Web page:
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Hundreds protest Northern Ireland's abortion ban after woman is convicted

Mashable

A huge crowd of people rallied outside Belfast's Public Prosecution Service on Thursday evening protesting the prosecution of a Northern Irish woman who bought abortion pills online when she was a teenager. The "Not a Criminal" protest, organised by abortion rights group Alliance for Choice and Belfast Feminist Network and supported by Amnesty International Northern Ireland, comes after the 21-year-old woman was handed a suspended prison sentence for breaking Northern Ireland's anti-abortion law. It also comes after a second woman appeared in court this week, charged with buying abortion pills for her daughter who was a minor at the time. One of hundreds of abortion rights campaigners who gathered in Belfast on Thursday night. Women in England, Scotland and Wales have access to free, safe, legal abortions, but 1967's Abortion Act, which makes abortion legal in Britain, does not extend to Northern Ireland, which is part of the United Kingdom.


Drone carrying abortion pills flown to Northern Ireland in defiance of 1861 law

The Japan Times

LEINSTER, IRELAND – A drone carrying abortion pills was flown into Northern Ireland on Tuesday by groups protesting the stringent anti-abortion regimes operating on both sides of the Irish border. The drone crossed from the Republic of Ireland near the village of Omeath over a narrow stretch of water that separates both states on the island. "Abortion is criminalized in both Northern Ireland and the Republic," Rita Harrold, from the abortion rights group Rosa, said in a statement. "We sent the pills across the border today as an act of solidarity with women in Northern Ireland who are currently facing prosecutions," she said. Although Northern Ireland is under British rule, its abortion laws are determined by the local Parliament, which has refused to extend the relatively liberal abortion rights in place across the rest of the United Kingdom.


Abortion pills handed over to police at Belfast pro-choice rally

BBC News

Organisers of a pro-choice rally in Belfast have handed over abortion pills to the police. At the demonstration, three women took what appeared to be abortion pills. A mini-robot that can be used to distribute abortion pills was also handed over to police. The PSNI spoke to one of the women afterwards but she was not arrested. A small anti-abortion protest also took place alongside the demonstration at Laganside Courts on Thursday.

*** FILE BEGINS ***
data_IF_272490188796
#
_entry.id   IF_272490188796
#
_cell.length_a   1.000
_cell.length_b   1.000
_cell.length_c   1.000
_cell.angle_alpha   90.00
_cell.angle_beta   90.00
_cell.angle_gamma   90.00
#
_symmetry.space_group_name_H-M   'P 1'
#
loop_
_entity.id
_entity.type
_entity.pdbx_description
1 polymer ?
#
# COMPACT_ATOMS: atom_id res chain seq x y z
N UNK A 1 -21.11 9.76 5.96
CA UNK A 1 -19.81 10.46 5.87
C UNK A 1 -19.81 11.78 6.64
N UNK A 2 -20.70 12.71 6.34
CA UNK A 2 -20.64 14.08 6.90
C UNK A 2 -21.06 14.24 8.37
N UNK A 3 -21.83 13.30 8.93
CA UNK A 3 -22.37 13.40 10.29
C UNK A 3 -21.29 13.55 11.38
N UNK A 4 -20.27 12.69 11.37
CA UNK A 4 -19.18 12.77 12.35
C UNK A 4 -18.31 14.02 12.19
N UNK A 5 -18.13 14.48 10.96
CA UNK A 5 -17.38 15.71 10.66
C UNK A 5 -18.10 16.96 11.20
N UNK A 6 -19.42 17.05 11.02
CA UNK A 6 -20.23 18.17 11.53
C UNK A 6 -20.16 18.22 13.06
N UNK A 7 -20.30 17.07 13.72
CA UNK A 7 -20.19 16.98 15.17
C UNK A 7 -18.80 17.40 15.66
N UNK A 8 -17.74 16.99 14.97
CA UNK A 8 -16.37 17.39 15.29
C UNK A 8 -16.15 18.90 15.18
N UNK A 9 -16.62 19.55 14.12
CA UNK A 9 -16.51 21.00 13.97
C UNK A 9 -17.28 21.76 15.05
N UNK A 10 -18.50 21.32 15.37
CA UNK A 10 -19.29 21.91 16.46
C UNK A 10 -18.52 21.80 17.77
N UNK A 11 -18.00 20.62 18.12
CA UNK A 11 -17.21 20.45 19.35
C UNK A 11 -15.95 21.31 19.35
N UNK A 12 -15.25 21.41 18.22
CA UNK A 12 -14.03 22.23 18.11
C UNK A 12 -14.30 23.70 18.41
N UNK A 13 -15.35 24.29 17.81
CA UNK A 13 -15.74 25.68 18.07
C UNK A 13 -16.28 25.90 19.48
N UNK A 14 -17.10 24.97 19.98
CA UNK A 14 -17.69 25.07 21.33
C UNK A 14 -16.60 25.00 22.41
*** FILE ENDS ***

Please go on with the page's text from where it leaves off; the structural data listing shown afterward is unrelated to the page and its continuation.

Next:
The women looking outside the law for abortions

BBC News

Accessing abortion has become increasingly difficult in parts of the US. As a result, a growing number of reproductive rights activists say it is time American women learn the facts about "self-managing abortion" with pills. Kate could tell something was wrong. She'd been feeling nauseous for days and her body just felt different. Kate, which is not her real name, bought a pregnancy test and took it in the store bathroom. "I probably lost all my colour," she recalls. Over the six-hour drive that followed, the young couple wrestled with the decision in front of them - to become parents or not.


Women Take Abortion Pills in Northern Ireland Protest

U.S. News

Eleanor Crossey Malone, center, from the socialist feminist group Rosa, after claiming to have taken an abortion pill during a demonstration outside Belfast's Crown and High Courts, Northern Ireland Thursday May 31, 2018. Pro-choice campaigners have taken what they say are abortion pills outside a Belfast court as pressure grows to ease Northern Ireland's strict ban on terminating pregnancies. Northern Ireland is the only part of the U.K. in which abortion is illegal in all but exceptional cases. Last week the neighboring Republic of Ireland voted to remove a constitutional ban on abortions, making the north's position even more anomalous.